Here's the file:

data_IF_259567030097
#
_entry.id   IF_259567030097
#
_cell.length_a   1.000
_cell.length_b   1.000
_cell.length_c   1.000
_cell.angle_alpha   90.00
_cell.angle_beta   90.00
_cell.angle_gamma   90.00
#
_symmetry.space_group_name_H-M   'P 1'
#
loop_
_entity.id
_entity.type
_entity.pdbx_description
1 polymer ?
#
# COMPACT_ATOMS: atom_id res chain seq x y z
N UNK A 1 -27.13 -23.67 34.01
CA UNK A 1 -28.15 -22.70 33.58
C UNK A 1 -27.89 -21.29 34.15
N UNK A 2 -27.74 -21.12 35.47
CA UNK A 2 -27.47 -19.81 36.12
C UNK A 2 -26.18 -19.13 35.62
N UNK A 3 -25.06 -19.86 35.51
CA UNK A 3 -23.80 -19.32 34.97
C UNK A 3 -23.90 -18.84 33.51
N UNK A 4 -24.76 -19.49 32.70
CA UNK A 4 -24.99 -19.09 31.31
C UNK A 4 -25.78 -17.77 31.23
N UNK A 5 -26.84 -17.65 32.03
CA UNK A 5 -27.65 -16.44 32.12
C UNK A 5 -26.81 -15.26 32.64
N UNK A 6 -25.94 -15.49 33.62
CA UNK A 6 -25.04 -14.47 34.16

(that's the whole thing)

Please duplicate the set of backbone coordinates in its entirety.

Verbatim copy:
data_IF_259567030097
#
_entry.id   IF_259567030097
#
_cell.length_a   1.000
_cell.length_b   1.000
_cell.length_c   1.000
_cell.angle_alpha   90.00
_cell.angle_beta   90.00
_cell.angle_gamma   90.00
#
_symmetry.space_group_name_H-M   'P 1'
#
loop_
_entity.id
_entity.type
_entity.pdbx_description
1 polymer ?
#
# COMPACT_ATOMS: atom_id res chain seq x y z
N UNK A 1 -27.13 -23.67 34.01
CA UNK A 1 -28.15 -22.70 33.58
C UNK A 1 -27.89 -21.29 34.15
N UNK A 2 -27.74 -21.12 35.47
CA UNK A 2 -27.47 -19.81 36.12
C UNK A 2 -26.18 -19.13 35.62
N UNK A 3 -25.06 -19.86 35.51
CA UNK A 3 -23.80 -19.32 34.97
C UNK A 3 -23.90 -18.84 33.51
N UNK A 4 -24.76 -19.49 32.70
CA UNK A 4 -24.99 -19.09 31.31
C UNK A 4 -25.78 -17.77 31.23
N UNK A 5 -26.84 -17.65 32.03
CA UNK A 5 -27.65 -16.44 32.12
C UNK A 5 -26.81 -15.26 32.64
N UNK A 6 -25.94 -15.49 33.62
CA UNK A 6 -25.04 -14.47 34.16